Canadian Photography Laws » Overview » Me and My Property
It is important to understand your rights. Above all else, a photographer is no different than any other normal person. You holding a camera does not grant you any additional rights over others, nor does not having a camera grant another person additional rights over you.
The list below has a few important items to remember, but only scratches the surface of the everyday rights that affect you.
|Laws are complex and differ by city and province. This summary uses laws for Toronto, Ontario. If you are not taking photos here, some of these laws may not apply to you, and others may. Investigate the rules in your city/province in The Laws.|
|You cannot harass anyone. This includes taking photos of them after they have asked you to stop. Criminal Code|
|You cannot stalk anyone. Don’t follow them. This includes celebrities, politicians, and other people in the public eye. Criminal Code|
|You cannot interfere with anyone else. For example, you have no right to block a public road or side walk, stop or prevent another person from using their own personal property. Civil Law|
|Nobody can interfere with your lawful enjoyment of your personal property (ie: your camera). This includes Police. Civil Law, Criminal Code, Charter|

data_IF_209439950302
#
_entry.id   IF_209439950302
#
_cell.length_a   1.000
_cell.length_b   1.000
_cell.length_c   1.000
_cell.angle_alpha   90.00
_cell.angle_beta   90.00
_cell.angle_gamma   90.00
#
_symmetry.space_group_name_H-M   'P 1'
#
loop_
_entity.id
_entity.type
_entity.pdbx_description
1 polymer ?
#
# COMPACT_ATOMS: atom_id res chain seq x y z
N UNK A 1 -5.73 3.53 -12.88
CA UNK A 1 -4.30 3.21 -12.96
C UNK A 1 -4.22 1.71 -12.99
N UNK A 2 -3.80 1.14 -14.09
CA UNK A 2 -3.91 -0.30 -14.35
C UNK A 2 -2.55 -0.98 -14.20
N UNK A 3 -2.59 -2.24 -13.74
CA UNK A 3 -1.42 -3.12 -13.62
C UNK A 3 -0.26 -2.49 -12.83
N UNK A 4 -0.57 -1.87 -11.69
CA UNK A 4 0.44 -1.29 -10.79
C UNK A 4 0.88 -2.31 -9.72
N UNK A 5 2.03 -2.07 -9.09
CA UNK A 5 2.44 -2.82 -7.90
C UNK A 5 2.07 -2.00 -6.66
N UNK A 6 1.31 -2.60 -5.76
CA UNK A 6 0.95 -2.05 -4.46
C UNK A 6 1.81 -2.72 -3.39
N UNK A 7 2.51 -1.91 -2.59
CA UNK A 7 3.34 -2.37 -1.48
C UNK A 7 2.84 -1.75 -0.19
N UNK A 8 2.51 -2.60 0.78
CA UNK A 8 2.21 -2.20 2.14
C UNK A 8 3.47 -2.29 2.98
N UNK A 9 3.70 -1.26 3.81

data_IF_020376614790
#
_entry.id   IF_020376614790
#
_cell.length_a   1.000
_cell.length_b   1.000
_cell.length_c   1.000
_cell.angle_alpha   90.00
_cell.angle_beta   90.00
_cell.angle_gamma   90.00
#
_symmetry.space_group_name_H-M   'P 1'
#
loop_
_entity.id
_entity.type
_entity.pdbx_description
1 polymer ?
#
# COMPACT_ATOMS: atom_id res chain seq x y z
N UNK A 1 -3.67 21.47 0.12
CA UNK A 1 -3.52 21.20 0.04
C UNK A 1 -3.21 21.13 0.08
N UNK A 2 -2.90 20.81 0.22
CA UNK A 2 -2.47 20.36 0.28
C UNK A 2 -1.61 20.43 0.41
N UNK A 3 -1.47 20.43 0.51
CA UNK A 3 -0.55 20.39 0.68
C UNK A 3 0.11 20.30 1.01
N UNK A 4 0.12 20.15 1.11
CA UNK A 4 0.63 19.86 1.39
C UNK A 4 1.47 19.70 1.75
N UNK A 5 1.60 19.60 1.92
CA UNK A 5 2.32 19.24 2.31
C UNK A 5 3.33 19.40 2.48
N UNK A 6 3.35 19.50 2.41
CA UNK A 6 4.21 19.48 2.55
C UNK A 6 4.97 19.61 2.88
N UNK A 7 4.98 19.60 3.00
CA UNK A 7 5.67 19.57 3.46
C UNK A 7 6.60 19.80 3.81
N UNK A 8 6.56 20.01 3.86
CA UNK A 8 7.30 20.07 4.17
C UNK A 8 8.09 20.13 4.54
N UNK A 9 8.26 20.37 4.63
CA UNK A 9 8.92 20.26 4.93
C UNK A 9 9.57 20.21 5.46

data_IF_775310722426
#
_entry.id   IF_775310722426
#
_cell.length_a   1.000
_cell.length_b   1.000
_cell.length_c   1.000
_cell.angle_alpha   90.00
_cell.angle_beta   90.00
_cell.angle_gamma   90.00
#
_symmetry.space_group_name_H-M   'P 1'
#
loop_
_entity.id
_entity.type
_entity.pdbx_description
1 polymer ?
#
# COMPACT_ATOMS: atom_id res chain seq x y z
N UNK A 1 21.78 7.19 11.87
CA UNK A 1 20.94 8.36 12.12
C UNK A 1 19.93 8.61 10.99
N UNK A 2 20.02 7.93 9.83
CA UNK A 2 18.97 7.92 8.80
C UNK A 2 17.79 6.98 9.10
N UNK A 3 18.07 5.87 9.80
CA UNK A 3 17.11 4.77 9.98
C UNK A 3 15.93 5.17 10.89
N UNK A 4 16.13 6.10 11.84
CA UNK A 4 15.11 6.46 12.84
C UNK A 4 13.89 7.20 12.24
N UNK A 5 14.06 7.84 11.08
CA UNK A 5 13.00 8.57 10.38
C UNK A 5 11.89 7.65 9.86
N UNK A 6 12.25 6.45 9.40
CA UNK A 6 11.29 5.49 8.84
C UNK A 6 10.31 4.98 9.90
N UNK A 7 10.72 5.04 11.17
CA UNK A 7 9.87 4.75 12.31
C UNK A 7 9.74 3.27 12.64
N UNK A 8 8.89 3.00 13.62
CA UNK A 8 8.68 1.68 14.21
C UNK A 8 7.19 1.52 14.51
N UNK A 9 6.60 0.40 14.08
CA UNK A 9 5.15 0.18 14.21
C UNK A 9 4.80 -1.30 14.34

|If you are on your own property, or on public property (like a sidewalk or at a park), nobody can dictate you what you can or cannot take a photo of. Civil Law|
|Nobody can threaten to destroy your camera, lenses, film, cards, other property, nor can they threaten you with physical harm.Nobody can actually destroy your property, forcibly delete photos, expose your film, or harm you. Criminal Code|
|Nobody can search you, your bags, car, etc. However, being searched may be a condition of entrance to private property or an event.Police may only search you if they have a valid, legal reason to believe you have committed a crime. Civil Law, Charter, Trespassing|
When you are on private property, the property owner, or a person acting on behalf of the property owner, like a security guard or property manager, can control what you are allowed or not allowed to do on their property, how long you can stay, or if you are allowed there at all. They can do this by posting signs, or telling you. They do not need a “policy”, they can allow or disallow activities on a per activity and/or per-person basis. Trespassing
|If you are on private property, and you have been told by the owner (or security guard, or other representative of the owner), or if there is a sign posted, saying that some activities are not allowed, you must not do those things.For example, the owner may disallow flash photography, or the use of tripods. Trespassing|
|If you are allowed on private property, and you don’t know if photography is allowed (no signs, owner hasn’t told you), assume photography is allowed until told otherwise.Once you are informed by the owner, you must stop taking photos. The owner has no rights to any photos taken before being told. They are your personal property. You do not have to delete, surrender, or even show them. Trespassing|
|For more information on what you can take photos of, see What Can I Photograph?|